Note: This article is a counter-point to an amazing piece on our sister-site, VikingsTerritory.com by our senior writer and Vikings Insider, Dustin Baker.
If there’s one single issue that I’ve talked about more than any other since launching purplePTSD.com back in 2015 it’s … Well, to be fair it’s me but AFTER that it’s the offensive line of the Minnesota Vikings. It’s reached a point where I’ve worked with former and current NFL offensive linemen and coaches to get to the bottom of why this line has regressed each season.
Many Vikings fans felt some semblance of optimism in 2020 as then rookie Ezra Cleveland replaced unmitigated disaster Dru Samia at the right guard spot. Sure, many felt that Cleveland was the left tackle of the future and thus scratched their heads as to why the Vikings were yet again moving a promising player to a position they’d never played before (and on the side they weren’t used to), but he felt like an improvement on the right that lead some to proclaim that the right side of the line was finally settled.
Between stud right tackle Brian O’Neill, Cleveland and even a resurgent campaign by veteran left tackle Riley Reiff, there was some feeling that the Vikings may finally be on the right track in regards to the most important position group in the game (outside of the quarterback, of course).
That optimism was misguided, though, as the Vikings ended the season as the 29th-ranked line against the pass rush according to Pro Football Focus. That fact was noted by Baker earlier this off-season:
In reference to this Tweet from @PFF_Vikings:
That fact is astounding considering how atrocious the line was in 2018 and 2019. 2018 saw some of the worst line play in LEAGUE history.
This 2018 article from ESPN explains:
“According to Pro Football Focus, Minnesota’s offensive line has surrendered 81 pressures through four games, including back-to-back weeks with a league-high 29 pressures allowed. Left guard Tom Compton allowed seven pressures to Donald alone, including two sacks, while every starter gave up at least four total pressures.
It’s early, but those figures are on pace to eclipse the number of pressures given up each season by the average NFL offensive line (160-plus) by 70 or more.”
2019 wasn’t much better as there was a large stretch of games in which Kirk Cousins literally had to roll-out or run a bootleg to move the chains through the air. Despite that, Cousins had a great year and the Vikings even won a playoff game. However, the line was so outclassed against the San Francisco 49ers that the Vikings stood no chance and defensive coordinator George Edwards was fired/fell on the sword for head coach Mike Zimmer.
That lead many to believe that Zimmer, who was going into his final contracted year, would need to massively improve his team in 2020 if he wanted an extension. You can either include or separate general manager Rick Spielman from that narrative, as well.
Then the 2020 Draft happened.
In that draft the Vikings had the most picks of any team in modern league history with 15. That draft was an opportunity for Zimmer and Spielman (Zimman? Spielmer?) to show that they’d learned from the mistakes of the last squandered window of opportunity and to earn that/those extension(s).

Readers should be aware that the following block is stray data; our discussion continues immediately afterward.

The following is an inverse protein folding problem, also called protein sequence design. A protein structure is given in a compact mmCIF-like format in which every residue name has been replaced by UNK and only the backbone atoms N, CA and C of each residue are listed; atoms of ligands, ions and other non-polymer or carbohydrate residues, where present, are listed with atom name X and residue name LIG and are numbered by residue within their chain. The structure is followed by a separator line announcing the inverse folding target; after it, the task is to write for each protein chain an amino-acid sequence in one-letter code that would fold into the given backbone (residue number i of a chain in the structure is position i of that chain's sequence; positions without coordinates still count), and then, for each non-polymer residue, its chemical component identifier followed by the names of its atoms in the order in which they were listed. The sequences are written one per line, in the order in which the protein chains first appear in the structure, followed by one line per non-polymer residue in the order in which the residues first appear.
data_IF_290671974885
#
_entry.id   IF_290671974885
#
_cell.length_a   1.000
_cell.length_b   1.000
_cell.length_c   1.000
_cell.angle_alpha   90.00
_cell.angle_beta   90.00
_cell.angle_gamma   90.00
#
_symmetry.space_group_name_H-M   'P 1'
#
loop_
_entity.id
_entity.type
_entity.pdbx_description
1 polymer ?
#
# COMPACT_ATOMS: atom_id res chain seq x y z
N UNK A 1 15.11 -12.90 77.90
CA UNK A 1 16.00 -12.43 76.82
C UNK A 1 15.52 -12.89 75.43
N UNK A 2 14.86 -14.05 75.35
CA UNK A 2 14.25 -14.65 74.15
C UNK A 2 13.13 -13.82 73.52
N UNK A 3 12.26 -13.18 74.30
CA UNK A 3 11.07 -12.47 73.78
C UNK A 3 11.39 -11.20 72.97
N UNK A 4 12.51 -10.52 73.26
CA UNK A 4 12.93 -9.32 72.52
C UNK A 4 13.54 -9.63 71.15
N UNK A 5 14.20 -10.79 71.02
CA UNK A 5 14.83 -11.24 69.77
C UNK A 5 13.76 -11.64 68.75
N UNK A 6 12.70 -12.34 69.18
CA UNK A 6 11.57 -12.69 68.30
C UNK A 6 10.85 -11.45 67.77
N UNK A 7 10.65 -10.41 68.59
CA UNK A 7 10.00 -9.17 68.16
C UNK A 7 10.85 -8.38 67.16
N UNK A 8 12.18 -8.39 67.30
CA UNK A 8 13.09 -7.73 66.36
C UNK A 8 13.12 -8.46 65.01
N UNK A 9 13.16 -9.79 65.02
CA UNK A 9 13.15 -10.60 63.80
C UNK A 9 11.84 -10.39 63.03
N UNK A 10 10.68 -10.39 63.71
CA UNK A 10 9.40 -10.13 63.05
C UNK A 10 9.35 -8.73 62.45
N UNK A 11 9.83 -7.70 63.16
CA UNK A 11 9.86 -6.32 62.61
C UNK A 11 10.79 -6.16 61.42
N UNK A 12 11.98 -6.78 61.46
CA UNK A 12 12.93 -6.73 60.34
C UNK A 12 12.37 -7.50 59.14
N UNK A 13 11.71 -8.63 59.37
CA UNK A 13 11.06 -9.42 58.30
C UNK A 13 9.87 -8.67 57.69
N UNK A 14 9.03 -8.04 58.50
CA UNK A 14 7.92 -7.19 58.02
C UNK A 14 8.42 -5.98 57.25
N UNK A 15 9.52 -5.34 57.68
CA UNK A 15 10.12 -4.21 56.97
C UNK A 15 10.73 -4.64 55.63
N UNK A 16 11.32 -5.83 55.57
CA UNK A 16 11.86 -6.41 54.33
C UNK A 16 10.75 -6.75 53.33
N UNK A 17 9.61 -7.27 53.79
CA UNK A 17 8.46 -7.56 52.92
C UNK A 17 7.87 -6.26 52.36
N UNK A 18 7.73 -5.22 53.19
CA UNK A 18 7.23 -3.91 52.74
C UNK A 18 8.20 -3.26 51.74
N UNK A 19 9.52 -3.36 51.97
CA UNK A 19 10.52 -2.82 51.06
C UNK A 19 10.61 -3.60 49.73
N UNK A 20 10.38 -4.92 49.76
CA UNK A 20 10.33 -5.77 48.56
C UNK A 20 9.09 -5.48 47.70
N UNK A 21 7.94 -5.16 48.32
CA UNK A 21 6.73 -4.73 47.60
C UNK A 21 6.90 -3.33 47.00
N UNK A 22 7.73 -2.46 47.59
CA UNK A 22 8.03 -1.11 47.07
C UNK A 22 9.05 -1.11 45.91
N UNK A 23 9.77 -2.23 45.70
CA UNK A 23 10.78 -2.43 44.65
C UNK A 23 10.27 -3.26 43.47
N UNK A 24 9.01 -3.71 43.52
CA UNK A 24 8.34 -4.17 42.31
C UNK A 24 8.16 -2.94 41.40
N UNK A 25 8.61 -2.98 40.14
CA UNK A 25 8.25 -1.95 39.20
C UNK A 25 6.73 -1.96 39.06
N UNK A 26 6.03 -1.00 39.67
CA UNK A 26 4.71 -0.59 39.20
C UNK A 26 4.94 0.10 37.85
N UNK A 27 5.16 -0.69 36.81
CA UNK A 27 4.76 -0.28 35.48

Spielmer instead quintupled-down on their philosophy of team building by selected FIVE defensive backs and only selecting an offensive guard with the FIFTEENTH pick, which happened to be the pick before the last pick. Mr. Irrelevant meet Mr. Are You Kidding me?
That’s where Baker’s point emerges. The Vikings did use a second rounder on Ezra Cleveland, who many compared to Brian O’Neill in terms of their physical attributes. Cleveland played left tackle in college, and hadn’t player guard before, so of course the Vikings decided to plug him in at right guard.
Baker is right, the Vikings have spent more high draft picks these last few seasons on offensive linemen. That was after mostly ignoring the line from 2013-2016, where they didn’t use a first, second, or third on a lineman.
Call it the Matt Kalil hangover. The Vikings used their highest pick in team history on Kalil, who had a great rookie season but turned into a bust after losing weight (from an illness that turned into a lifestyle choice) and thus his ability to anchor.
Now, Baker’s point is correct. The Vikings have drafted player’s like center Pat Elflein (third rounder in 2017), right guard Brian O’Neill (second rounder in 2018), center Garrett Bradbury (first rounder in 2019), and Cleveland in 2020.
So, no, they haven’t ignored the line in the draft as of late. But, from what basically every former lineman or coach has told me about the tape they’ve watched on this line? They’ve ignored a crucial component in this process… Coaching.
Here are some quotes from those tape sessions (with context):
I initially hoped to learn thoughts on Bradbury as Vikings Twitter was split on whether he was a bust or just hitting speed bumps in the LONG (I think people said 4-5 years) learning curve that happens for most NFL centers:
“I have no reason to think Bradbury will necessarily be a bust but he is playing very poorly right now. Bad footwork, no anchor in pass pro, off balance constantly. The most shocking thing is the lack of awareness. Looks lost on the field a lot. When I say bad footwork too I mean it’s loose. He can move his feet but he’s taking massive steps on reach blocks and play action sets and making it so he literally can’t take a second step. Showed up over and over again against Tampa.”